The default mental image of video compression involves unwanted video artifacts, like pixelation and blockiness in the image. This sells short, though, the complexity that actually goes into compressing video content. In particular, it overlooks a fascinating process called interframe, which involves keyframes and delta frames to intelligently compress content in a manner that is intended to go unnoticed.
This article describes this process in detail, while also giving best practices and ideal encoder settings that you can apply to your live streaming at IBM Cloud Video. Much of this specific advice relates to streaming due to adaptive bitrates.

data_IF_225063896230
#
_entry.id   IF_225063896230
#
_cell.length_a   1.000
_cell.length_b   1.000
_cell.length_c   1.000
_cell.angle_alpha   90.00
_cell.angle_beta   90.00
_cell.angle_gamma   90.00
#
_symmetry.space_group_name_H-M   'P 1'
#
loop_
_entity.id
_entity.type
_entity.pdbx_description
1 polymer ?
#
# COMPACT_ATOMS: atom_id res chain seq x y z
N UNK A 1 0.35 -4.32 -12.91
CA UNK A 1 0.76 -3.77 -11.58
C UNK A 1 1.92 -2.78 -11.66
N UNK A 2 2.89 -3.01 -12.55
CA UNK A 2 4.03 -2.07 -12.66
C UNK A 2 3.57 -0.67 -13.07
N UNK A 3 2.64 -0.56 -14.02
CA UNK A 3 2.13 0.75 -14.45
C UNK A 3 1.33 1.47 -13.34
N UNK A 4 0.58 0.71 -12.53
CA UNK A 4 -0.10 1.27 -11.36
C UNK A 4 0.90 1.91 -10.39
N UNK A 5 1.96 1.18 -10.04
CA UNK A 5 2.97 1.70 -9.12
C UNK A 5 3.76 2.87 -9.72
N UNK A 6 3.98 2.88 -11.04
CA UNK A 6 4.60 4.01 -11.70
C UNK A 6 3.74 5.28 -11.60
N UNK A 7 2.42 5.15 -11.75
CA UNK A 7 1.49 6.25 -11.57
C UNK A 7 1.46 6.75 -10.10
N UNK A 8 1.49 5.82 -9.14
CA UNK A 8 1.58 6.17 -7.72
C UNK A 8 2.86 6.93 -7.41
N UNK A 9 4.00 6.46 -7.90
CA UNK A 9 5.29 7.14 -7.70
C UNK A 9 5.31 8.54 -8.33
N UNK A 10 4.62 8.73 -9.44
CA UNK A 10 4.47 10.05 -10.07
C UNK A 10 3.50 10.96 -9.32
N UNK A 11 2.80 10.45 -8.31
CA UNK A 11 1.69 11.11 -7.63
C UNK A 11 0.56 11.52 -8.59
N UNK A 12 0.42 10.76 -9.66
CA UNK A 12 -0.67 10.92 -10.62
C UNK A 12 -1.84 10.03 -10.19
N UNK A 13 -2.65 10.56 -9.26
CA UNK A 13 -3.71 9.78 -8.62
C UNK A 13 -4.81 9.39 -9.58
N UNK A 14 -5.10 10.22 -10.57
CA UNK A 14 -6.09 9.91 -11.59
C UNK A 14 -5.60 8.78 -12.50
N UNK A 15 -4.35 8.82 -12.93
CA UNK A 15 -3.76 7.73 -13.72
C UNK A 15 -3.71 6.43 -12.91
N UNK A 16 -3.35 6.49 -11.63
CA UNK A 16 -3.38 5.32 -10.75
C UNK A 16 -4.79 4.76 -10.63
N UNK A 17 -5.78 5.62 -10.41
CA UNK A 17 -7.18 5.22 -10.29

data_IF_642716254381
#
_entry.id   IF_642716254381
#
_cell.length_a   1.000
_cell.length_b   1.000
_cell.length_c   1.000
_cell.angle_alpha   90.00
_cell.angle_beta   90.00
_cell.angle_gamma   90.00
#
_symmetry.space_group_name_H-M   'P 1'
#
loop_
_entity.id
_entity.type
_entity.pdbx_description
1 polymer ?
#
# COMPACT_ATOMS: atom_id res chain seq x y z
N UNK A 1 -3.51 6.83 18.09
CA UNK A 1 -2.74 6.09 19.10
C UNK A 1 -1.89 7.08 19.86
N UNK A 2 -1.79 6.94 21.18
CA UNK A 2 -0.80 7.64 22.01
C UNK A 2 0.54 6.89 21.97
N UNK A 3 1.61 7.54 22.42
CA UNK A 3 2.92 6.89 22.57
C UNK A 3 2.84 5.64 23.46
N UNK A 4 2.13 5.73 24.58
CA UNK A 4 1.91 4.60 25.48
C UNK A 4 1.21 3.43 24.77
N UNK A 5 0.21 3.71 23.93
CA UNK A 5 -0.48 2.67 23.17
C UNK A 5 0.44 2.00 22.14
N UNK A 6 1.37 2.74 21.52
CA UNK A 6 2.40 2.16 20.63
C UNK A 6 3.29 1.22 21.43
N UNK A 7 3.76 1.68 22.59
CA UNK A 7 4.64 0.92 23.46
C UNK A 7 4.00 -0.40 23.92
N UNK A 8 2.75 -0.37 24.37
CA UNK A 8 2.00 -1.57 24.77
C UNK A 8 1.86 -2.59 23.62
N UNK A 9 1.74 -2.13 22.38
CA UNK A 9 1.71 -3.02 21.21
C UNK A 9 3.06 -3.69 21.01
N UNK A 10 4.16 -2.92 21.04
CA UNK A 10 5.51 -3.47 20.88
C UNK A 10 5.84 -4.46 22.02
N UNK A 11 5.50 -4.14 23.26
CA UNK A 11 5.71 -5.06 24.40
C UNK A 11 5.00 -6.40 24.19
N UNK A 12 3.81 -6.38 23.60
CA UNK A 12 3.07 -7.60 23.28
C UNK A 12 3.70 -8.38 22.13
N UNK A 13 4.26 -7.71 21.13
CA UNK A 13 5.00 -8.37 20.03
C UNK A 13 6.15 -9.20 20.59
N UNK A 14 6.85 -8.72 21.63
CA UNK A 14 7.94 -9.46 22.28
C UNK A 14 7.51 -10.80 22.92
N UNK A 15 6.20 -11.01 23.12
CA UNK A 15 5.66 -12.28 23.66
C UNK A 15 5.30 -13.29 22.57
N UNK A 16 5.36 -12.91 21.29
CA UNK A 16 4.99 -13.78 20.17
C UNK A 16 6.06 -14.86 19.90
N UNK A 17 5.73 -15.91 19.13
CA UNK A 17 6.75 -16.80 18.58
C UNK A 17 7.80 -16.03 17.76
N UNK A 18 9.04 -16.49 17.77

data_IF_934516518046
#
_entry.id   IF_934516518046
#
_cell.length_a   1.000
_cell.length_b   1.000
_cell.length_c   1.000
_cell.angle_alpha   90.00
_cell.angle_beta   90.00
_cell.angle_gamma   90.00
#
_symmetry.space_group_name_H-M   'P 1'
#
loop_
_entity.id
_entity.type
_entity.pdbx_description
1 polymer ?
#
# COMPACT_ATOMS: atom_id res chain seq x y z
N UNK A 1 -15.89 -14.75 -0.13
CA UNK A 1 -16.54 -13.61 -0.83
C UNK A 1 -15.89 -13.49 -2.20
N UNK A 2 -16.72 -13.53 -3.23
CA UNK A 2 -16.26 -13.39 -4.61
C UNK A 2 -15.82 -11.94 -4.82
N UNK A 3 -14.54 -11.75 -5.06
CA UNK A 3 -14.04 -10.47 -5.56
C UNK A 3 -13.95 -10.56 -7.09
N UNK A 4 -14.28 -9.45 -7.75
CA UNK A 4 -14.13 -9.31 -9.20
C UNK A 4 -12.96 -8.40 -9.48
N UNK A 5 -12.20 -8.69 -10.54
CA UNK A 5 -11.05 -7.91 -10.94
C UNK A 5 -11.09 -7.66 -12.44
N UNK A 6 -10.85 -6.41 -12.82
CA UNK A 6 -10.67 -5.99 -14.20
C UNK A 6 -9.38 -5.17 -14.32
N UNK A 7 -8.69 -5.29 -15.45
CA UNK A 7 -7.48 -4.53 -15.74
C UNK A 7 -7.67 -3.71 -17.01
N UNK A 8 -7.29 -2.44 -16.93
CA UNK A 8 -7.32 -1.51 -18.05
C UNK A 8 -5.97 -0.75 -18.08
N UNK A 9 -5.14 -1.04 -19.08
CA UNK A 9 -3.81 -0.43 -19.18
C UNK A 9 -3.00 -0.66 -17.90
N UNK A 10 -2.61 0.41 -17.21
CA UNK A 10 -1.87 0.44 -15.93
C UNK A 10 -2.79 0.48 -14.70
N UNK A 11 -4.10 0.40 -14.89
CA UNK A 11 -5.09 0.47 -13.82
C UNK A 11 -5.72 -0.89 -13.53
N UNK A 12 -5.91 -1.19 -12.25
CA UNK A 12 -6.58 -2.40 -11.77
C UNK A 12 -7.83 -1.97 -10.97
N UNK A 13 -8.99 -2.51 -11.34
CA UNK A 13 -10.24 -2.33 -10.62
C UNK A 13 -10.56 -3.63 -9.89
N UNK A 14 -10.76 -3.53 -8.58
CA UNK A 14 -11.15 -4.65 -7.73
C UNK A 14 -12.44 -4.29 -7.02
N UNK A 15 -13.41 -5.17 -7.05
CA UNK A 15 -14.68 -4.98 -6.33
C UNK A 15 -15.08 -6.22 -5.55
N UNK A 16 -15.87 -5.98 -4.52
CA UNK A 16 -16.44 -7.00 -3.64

Have you considered becoming a professional media server operator or user? Unsure of what technical skills you need? This is blog number three in our series on media server pros, and this time we’re digging further into the details of media server content (yes, video) for playback in media servers, based on recommendations from the fine people of the Media Server Professionals (Facebook) group.
Let’s pick up from where we finished in the last post!
Video bit depth or color depth
Understanding chroma subsampling
Video space and data rate calculations
Calculate chroma subsampling impact on file size
Drop frame vs non drop frame
Frame accuracy and keyframes